Last July, we reported on the dangers posed to cyclists navigating 17th Street's Muni tracks. But six months later, nothing has changed. Just yesterday, another cyclist crashed on the tracks.
Take a look:
In October, SFMTA spokesperson Ben Jose told Hoodline that he hoped the agency would be able to “share ... proposed designs with the broader community this fall."
Since that story was published, we’ve been in regular communication with SFMTA to find out when such a meeting would take place.
On January 3rd, Jose connected us with Neal Patel, who does community outreach for SFMTA. On January 20th, Patel wrote us saying that SFMTA has been developing proposals to improve safety on 17th Street (particularly between Church and Sanchez streets), and that the agency was planning to hold two outreach events on the week of February 6th to share ideas and hear from the community.
Monday’s meeting was intended to be from 4-6pm near the intersection of 17th and Church streets, and Patel said that he hoped the agency would be able to engage with people as they passed by. That was meant to be followed by a second meeting on Wednesday, to discuss safety issues, draft proposals, and potential solutions with community members.
Patel wrote that SFMTA staff would hand-deliver notices to 17th Street residents announcing the upcoming meetings. But on January 23rd, Patel wrote that the venue for the community meeting “fell through,” and that he was waiting on confirmation for another location.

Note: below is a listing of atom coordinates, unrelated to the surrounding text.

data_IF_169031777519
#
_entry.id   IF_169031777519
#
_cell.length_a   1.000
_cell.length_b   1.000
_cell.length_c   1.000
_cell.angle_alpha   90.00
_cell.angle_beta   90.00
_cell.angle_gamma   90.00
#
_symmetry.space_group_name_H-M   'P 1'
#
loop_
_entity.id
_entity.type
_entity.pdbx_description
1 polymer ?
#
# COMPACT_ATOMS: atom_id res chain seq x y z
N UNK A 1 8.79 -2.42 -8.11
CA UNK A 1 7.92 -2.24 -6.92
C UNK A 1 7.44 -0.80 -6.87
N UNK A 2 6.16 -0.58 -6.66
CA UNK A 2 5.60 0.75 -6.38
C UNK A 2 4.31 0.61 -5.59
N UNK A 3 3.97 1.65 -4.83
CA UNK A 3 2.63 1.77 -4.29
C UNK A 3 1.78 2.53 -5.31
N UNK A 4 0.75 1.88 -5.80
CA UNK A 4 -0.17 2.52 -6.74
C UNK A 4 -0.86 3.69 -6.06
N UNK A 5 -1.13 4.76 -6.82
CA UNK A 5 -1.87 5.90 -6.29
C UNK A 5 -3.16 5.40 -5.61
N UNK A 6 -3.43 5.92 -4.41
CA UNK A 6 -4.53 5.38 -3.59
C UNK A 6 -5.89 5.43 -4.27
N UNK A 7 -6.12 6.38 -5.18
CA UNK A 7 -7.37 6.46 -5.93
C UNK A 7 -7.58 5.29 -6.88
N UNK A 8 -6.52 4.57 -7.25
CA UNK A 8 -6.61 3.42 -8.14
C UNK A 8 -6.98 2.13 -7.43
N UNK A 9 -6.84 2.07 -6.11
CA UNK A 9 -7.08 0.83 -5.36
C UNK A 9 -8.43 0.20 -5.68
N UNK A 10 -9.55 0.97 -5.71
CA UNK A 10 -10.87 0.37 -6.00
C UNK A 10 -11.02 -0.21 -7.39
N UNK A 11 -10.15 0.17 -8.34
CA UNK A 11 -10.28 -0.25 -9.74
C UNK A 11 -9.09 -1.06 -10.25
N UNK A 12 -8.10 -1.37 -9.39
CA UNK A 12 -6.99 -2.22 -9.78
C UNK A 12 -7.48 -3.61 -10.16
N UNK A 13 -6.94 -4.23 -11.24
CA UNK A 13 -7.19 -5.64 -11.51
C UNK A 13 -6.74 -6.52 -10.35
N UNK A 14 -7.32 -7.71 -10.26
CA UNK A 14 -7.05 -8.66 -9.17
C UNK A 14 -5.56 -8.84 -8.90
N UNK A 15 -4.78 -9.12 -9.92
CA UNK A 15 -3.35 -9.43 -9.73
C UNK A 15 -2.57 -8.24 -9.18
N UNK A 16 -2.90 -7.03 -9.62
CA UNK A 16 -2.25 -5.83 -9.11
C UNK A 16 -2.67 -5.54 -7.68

However, just yesterday, Hoodline was told by SFMTA that next week’s meetings would not be happening. Patel wrote that the agency hopes “to have a meeting very soon."
John Entwistle, who lives on the block and has been championing the safety issue since last year, captured both of the above videos from a security camera attached to his 17th Street home.
He told us that although the rate of cyclists falling down on the tracks ebbs and flows, he's seen a spike in crashes in the past two weeks.
As much as Entwistle sees the Muni tracks, inadequate signage, and narrow street as contributing factors, he noted that double-parked cars and speeding vehicles pose a particular threat to cyclists navigating the 17th Street corridor.
Double-parked vehicles are apparent in both of Entwistle's videos.
"The average speed of cars going down that stretch of road is 27 mph," Entwistle told us. "The posted speed around the school says 'reduce to 15 mph.'"
If you're a cyclist, pedestrian, or resident concerned about the dangers posed by the 17th Street tracks, you can contact the SFMTA using these options.
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